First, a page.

It’s so white I know it’s pure!


Guest post by Josh the Spokesgay.

[Note: This is a hypothesis and it’s surely incomplete and might be badly wrong in some places. I’m not suggesting it’s a well-documented piece of research; criticism and correction is welcome.]

I wonder if anyone else has noticed this: The current obsessions with gluten, GMO crops, “chemicals,” and “clean eating” are expressions of the exact same set of purity concerns that animated the mid-20th century consumer love of —wait for it—-foods made in sterile, scientific factories.

Take a look through cookbooks and promotional materials from food companies published in the 1930s through the 1950s. They go on at length about the “hygienic conditions” in which foods like vegetable shortening and bread were made. Many proudly feature photographs of boxy, Brutalist-style factories where “safe, pure” foods were made. Enriched with extra vitamins to be wholesome, of course.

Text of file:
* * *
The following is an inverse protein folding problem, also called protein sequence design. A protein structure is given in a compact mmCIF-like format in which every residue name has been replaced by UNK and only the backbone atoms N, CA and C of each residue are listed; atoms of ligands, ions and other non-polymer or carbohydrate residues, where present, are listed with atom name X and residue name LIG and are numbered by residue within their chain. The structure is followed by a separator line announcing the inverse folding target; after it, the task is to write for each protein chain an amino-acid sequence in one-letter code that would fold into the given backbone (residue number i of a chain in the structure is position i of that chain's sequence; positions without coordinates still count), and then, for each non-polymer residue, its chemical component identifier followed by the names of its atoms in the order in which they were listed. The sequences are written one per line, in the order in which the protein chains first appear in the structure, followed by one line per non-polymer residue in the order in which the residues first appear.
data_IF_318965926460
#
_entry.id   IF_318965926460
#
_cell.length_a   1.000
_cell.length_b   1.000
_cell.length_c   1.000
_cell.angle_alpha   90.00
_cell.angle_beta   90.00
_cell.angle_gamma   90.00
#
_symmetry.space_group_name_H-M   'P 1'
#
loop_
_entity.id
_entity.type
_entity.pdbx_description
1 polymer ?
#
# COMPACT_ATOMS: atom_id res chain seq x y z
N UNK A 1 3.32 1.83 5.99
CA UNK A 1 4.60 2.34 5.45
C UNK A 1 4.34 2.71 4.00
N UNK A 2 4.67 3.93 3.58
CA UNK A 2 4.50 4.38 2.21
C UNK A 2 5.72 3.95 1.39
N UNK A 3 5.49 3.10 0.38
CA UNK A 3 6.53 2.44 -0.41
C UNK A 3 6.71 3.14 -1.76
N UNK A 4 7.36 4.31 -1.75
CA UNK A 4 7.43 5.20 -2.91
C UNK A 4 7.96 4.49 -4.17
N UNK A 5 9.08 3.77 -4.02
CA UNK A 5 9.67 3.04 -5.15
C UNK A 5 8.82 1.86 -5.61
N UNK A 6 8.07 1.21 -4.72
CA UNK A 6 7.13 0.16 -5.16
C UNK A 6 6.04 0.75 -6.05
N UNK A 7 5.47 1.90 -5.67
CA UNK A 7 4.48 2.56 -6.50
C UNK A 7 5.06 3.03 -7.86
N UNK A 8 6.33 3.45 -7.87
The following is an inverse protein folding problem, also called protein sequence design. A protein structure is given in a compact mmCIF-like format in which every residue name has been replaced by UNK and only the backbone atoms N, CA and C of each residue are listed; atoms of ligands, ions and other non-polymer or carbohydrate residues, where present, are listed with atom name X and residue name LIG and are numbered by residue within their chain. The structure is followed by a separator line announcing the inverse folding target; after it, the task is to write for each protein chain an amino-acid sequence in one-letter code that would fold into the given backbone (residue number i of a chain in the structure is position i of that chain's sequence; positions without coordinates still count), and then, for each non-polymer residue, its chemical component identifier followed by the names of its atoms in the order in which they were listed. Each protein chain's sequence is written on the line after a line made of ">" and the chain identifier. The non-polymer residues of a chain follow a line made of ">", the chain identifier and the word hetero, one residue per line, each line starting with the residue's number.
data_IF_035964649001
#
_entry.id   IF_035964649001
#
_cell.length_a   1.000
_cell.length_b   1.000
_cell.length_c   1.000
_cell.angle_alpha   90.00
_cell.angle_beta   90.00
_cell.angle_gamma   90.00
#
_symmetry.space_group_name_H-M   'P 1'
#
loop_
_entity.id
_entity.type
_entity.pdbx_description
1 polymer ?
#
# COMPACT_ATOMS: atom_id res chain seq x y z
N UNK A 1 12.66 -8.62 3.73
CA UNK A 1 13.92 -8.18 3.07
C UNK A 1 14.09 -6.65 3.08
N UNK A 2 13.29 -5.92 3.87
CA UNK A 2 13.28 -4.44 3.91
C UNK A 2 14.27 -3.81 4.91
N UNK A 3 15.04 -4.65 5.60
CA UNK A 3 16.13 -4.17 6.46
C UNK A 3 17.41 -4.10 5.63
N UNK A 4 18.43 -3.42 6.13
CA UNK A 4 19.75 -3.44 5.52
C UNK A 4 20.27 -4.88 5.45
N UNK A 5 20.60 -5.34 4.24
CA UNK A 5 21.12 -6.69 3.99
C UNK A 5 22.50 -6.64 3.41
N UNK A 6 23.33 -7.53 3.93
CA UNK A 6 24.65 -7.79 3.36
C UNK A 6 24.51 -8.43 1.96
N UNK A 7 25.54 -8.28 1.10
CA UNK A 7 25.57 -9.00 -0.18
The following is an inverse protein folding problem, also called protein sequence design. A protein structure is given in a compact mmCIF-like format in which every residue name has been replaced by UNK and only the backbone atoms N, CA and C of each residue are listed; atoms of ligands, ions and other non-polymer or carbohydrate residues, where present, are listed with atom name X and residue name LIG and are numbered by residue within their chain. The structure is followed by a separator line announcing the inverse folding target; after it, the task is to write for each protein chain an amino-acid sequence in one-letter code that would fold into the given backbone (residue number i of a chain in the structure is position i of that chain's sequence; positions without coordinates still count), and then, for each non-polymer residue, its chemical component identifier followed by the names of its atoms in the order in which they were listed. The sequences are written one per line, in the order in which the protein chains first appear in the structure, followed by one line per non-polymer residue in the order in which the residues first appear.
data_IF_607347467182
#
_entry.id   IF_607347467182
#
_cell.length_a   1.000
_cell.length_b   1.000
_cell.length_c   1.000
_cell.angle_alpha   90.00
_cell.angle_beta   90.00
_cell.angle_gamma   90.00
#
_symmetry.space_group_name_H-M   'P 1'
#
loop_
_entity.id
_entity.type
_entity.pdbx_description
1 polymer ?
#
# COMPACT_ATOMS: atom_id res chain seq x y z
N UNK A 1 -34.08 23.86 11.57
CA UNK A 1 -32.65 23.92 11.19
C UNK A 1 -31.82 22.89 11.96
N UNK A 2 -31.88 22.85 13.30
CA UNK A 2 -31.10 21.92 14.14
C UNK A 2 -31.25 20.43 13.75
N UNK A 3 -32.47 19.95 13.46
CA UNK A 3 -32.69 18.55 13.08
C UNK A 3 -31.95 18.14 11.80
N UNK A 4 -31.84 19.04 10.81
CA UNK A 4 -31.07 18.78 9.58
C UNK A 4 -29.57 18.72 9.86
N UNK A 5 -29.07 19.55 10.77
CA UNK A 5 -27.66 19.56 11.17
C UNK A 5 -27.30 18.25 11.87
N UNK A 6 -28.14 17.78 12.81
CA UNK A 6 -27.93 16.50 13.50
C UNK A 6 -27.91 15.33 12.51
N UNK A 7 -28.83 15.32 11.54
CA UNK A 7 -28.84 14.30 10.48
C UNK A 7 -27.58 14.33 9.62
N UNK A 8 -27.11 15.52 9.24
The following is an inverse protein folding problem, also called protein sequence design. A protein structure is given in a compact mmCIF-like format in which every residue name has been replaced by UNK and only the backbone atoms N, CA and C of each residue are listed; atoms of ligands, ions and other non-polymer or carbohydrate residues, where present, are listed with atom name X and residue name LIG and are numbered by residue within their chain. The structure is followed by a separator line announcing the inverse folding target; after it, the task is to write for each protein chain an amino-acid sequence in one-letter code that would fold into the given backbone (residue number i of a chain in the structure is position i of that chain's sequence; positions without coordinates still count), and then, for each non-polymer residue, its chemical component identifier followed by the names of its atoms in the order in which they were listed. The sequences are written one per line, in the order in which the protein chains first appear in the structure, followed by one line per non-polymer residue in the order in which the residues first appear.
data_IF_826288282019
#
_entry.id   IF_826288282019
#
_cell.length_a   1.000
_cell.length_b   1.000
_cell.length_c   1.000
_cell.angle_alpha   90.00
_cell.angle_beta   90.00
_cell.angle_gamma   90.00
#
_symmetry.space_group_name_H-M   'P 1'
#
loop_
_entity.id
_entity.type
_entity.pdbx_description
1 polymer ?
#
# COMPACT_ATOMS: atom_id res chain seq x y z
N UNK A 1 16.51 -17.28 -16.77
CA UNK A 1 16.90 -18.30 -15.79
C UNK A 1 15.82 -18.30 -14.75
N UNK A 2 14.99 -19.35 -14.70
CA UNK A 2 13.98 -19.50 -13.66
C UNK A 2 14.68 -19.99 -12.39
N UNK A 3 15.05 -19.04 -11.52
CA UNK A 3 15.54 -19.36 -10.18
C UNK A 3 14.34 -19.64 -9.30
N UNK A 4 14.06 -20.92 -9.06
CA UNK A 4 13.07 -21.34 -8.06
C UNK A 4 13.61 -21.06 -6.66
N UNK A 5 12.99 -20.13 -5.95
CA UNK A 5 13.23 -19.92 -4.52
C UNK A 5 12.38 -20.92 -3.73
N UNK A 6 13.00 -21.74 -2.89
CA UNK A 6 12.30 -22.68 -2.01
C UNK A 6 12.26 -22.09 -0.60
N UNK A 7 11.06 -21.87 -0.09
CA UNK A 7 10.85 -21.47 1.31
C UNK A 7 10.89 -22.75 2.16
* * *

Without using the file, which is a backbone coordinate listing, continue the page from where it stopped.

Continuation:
This was a cultural reaction to the new availability of standardized manufacture and quality control of foodstuffs. It was a reaction AGAINST what consumers believed (sometimes wrongly) were the unsafe, tainted foods produced by local family farms. Consumers often got it wrong. For instance, believing that locally baked bread was to blame for illnesses. Of course, most food poisoning came from bad dairy, meat, etc., not bread.

The appetite for canned (purified, protected) and frozen foods was enormous among the post-war US buying public. Homemade foods that we’d call today “local” and “artisan-made” seemed to be have been seen in the 1950s the way we see mass-manufactured “processed” foods like boxed macaroni and cheese. That is, they were the province of unsophisticated or dated homemakers.

You were seen as “country” or out of touch or not sufficiently worried about your family’s health if you served traditionally made foods. Good, Caring housewives served spinach from a frozen box and cheese sauce from a can. You didn’t reuse bacon grease like mother did, you used vegetable shortening. Spry-brand shortening was advertised on the basis of its “purity”, signified by its brilliant white color. One ad in my collection has a smartly dressed woman (picture Rosalind Russell in The Women) saying, “It’s so white I know it’s pure!”.

The preference for this kind of food was largely about the convenience that was available in food preparation for the first time in history. But it was also about misguided notions of purity and contamination, and about posturing through purchasing to show that you were Properly Concerned About Your Family’s Health.